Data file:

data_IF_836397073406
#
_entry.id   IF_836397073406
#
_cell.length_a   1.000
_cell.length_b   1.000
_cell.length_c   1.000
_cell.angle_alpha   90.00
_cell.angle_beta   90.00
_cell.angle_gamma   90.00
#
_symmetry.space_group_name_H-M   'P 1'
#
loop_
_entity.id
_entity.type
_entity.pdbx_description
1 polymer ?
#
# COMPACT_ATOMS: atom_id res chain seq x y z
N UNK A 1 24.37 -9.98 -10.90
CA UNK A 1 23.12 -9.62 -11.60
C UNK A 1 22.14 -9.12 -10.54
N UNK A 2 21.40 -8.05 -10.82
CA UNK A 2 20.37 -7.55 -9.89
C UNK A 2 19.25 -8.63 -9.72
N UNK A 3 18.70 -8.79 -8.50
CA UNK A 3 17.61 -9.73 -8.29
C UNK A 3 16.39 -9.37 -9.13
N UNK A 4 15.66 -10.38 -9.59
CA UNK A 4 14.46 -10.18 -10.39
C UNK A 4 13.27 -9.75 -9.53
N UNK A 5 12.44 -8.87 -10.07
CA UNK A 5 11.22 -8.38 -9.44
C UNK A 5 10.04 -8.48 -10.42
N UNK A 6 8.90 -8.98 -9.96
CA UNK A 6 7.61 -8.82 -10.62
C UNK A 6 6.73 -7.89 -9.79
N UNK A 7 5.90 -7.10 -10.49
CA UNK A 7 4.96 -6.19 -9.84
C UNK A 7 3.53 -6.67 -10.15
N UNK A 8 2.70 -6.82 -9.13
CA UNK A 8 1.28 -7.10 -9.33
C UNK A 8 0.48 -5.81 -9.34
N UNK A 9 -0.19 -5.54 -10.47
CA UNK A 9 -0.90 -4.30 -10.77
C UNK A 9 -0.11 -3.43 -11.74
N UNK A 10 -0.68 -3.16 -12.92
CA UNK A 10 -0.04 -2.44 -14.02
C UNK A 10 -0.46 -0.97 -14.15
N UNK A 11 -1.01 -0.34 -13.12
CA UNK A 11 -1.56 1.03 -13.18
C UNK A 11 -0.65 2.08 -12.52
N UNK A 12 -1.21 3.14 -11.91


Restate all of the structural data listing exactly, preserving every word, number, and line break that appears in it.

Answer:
data_IF_836397073406
#
_entry.id   IF_836397073406
#
_cell.length_a   1.000
_cell.length_b   1.000
_cell.length_c   1.000
_cell.angle_alpha   90.00
_cell.angle_beta   90.00
_cell.angle_gamma   90.00
#
_symmetry.space_group_name_H-M   'P 1'
#
loop_
_entity.id
_entity.type
_entity.pdbx_description
1 polymer ?
#
# COMPACT_ATOMS: atom_id res chain seq x y z
N UNK A 1 24.37 -9.98 -10.90
CA UNK A 1 23.12 -9.62 -11.60
C UNK A 1 22.14 -9.12 -10.54
N UNK A 2 21.40 -8.05 -10.82
CA UNK A 2 20.37 -7.55 -9.89
C UNK A 2 19.25 -8.63 -9.72
N UNK A 3 18.70 -8.79 -8.50
CA UNK A 3 17.61 -9.73 -8.29
C UNK A 3 16.39 -9.37 -9.13
N UNK A 4 15.66 -10.38 -9.59
CA UNK A 4 14.46 -10.18 -10.39
C UNK A 4 13.27 -9.75 -9.53
N UNK A 5 12.44 -8.87 -10.07
CA UNK A 5 11.22 -8.38 -9.44
C UNK A 5 10.04 -8.48 -10.42
N UNK A 6 8.90 -8.98 -9.96
CA UNK A 6 7.61 -8.82 -10.62
C UNK A 6 6.73 -7.89 -9.79
N UNK A 7 5.90 -7.10 -10.49
CA UNK A 7 4.96 -6.19 -9.84
C UNK A 7 3.53 -6.67 -10.15
N UNK A 8 2.70 -6.82 -9.13
CA UNK A 8 1.28 -7.10 -9.33
C UNK A 8 0.48 -5.81 -9.34
N UNK A 9 -0.19 -5.54 -10.47
CA UNK A 9 -0.90 -4.30 -10.77
C UNK A 9 -0.11 -3.43 -11.74
N UNK A 10 -0.68 -3.16 -12.92
CA UNK A 10 -0.04 -2.44 -14.02
C UNK A 10 -0.46 -0.97 -14.15
N UNK A 11 -1.01 -0.34 -13.12
CA UNK A 11 -1.56 1.03 -13.18
C UNK A 11 -0.65 2.08 -12.52
N UNK A 12 -1.21 3.14 -11.91